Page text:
The term “stack” refers to a collection of programming languages, software and tools that work together to create a digital end product or solution, like websites, applications or even programs that are incorporated by a larger technology platform.
In Web development, three common skill sets — front-end, back-end and full-stack — are used to describe the role of software developers as they craft an end product. More and more tech professionals are choosing to work with both front-end and back-end stacks to increase their versatility and broaden their skill sets, becoming full-stack developers.
This type of software development involves all the parts of a website that a user can see and interact with. In designing a site, the goal of front-end developers is to make sure that the format is easy to read and navigate.
Three core languages make up front-end development:
- HTML, the structure of a Web page that holds content such as text and media
- CSS, the styling of HTML elements that brings forth the design of a website
Back-end development focuses on servers, applications and databases. Developers build and maintain the technology that powers those three components using a multitude of programming languages, libraries and other existing software. For complex websites that require features outside of front-end capabilities, back-end development is a necessity.
Back-end development can include programming languages such as Java and .NET as well as databases and other robust platforms like MySQL and Amazon AWS. In essence, back-end development strives to create a dynamic end product that requires a server and database to send the right information at the right time.
While in the past developers have been split between front-end (Web design) and back-end (Web development), it has become more common for programmers to straddle the fence between the two competencies.
Solution and Software Stacks
A solution stack is a group of essential software that works together so often it is referred to by a name that represents the whole rather than each separate component. Typically, this name is an acronym that refers to each individual piece of the stack. These subcomponents are usually unrelated, but work in tandem to provide one fully functioning software solution.
Common solution stacks include:
MySQL or MariaDB
Perl, PHP, or Python
Microsoft SQL Server
MySQL or MariaDB
PHP and Perl
Websites are made up of many different technologies, which can often change based on both needs and natural evolution. When developers are looking to enhance a website with new features or even reduce tech components to something more efficient, they may look past the standard solution stacks into something customized to suit their specific needs.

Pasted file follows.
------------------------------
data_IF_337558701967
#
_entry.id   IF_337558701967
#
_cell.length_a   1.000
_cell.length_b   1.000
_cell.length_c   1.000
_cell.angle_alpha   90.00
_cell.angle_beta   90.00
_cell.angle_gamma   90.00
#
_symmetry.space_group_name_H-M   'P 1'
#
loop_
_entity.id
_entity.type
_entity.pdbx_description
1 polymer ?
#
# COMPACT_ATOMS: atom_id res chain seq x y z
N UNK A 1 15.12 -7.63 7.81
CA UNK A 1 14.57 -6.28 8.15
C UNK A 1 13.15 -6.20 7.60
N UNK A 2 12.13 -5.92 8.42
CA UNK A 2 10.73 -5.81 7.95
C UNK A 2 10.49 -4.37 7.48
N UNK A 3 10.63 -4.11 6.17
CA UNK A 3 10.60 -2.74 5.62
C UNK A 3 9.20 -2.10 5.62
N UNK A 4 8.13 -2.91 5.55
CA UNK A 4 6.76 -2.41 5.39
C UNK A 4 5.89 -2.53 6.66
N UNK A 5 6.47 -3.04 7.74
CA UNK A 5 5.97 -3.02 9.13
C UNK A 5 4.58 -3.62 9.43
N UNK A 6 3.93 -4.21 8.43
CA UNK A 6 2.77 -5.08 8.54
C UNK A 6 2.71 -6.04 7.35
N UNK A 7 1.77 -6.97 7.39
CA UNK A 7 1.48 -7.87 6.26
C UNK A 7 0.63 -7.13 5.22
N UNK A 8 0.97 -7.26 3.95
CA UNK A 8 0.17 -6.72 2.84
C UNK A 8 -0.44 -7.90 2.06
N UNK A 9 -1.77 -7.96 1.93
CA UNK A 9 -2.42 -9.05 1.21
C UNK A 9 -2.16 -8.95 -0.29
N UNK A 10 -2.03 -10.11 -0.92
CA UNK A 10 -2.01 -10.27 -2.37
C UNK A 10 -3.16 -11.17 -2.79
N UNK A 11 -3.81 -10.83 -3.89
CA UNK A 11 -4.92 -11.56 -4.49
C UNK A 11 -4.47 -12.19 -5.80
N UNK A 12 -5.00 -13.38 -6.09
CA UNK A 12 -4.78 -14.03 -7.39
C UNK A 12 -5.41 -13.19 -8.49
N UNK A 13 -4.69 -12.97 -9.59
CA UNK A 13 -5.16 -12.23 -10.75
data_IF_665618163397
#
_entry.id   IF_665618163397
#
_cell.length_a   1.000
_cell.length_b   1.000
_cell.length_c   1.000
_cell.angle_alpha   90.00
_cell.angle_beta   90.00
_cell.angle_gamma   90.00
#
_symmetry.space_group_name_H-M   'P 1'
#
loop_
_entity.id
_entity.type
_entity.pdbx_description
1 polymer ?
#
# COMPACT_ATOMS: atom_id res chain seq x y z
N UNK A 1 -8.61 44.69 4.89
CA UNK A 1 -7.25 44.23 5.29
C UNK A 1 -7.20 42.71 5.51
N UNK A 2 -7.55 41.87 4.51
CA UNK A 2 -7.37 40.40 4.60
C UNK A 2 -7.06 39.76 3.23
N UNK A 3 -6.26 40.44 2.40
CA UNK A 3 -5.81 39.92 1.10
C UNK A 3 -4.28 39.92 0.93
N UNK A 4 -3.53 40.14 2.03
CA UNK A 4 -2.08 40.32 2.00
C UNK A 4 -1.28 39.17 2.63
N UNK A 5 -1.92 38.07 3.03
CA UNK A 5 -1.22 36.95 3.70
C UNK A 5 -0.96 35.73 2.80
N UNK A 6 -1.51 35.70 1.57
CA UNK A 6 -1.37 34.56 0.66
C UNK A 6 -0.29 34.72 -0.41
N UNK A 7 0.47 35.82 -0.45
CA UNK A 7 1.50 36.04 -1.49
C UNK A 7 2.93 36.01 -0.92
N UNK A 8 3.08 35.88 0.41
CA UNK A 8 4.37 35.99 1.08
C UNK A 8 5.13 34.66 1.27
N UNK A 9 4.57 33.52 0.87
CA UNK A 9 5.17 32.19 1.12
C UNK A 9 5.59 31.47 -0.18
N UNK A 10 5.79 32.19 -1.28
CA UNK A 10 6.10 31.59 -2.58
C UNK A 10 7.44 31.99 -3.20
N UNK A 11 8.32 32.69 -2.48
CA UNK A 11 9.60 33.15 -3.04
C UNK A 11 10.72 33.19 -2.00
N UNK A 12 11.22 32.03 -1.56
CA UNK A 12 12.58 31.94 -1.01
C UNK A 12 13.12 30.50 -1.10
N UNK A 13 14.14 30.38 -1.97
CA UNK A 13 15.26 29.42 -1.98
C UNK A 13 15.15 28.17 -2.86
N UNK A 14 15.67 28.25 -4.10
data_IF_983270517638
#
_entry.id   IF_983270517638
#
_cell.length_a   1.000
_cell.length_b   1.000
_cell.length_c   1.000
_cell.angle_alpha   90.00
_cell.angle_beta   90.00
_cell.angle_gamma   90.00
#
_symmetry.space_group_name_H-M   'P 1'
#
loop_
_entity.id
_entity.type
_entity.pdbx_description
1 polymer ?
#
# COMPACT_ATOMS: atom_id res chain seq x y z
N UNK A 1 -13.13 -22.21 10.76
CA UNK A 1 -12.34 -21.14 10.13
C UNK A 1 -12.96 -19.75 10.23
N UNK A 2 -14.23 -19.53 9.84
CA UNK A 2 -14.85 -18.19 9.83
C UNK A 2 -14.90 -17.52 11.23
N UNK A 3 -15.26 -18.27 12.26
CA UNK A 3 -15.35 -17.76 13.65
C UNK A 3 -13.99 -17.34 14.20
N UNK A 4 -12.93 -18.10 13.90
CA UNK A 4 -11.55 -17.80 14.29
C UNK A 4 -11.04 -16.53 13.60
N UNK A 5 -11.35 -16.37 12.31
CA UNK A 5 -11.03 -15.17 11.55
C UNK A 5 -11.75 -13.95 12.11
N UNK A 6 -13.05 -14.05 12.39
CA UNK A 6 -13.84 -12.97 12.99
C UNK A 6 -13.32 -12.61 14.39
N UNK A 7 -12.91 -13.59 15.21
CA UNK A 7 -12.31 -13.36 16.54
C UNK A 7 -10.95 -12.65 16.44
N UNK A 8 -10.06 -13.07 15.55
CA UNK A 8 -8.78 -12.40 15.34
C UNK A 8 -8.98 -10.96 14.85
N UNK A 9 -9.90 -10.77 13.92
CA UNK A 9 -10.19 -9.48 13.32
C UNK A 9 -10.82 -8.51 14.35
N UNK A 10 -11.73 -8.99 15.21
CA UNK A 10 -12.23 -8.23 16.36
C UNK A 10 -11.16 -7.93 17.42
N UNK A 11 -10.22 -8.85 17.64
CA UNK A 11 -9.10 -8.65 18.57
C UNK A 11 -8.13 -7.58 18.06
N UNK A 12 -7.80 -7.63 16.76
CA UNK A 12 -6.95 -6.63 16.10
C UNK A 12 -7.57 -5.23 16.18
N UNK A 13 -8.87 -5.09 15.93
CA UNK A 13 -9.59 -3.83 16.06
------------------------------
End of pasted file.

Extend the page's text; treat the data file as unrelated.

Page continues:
Developers can craft websites and applications using a nearly infinite combination of technologies, ranging from programming languages, databases, utilities, business tools and much more. Some websites might have a small range of only three to five core technologies, while others may need 15 or more. In short, technology stacks are dependent on the end product’s goals.
Stack Overflow, a popular question-and-answer site for programmers, lists the various languages and technologies utilized to create and run the website. Stack Overflow’s core programming stack consists of C#/.NET along with other tools to support .NET development. But LinkedIn, the social network for business professionals, is written primarily in Java. Both websites use additional technologies outside of programming languages.
Build Your Own Technology Stack Infographic
You can learn more about the world of stacks in our infographic below. For an interactive version,
Share this Image On Your Site
Start Building Your Own Stack
Interested in learning the in-demand skills required to become a developer? The Software Guild’s coding bootcamps help apprentices like you gain experience building full-stack applications from start to finish using .NET/C# or Java. With locations in Minneapolis and Louisville, we provide an intensive learning environment to teach you the hands-on skills required to begin a successful development career.
If you are ready to learn more, check out our guide to The Software Guild for an in-depth look at the curriculum, format, application process and everything else you need to know.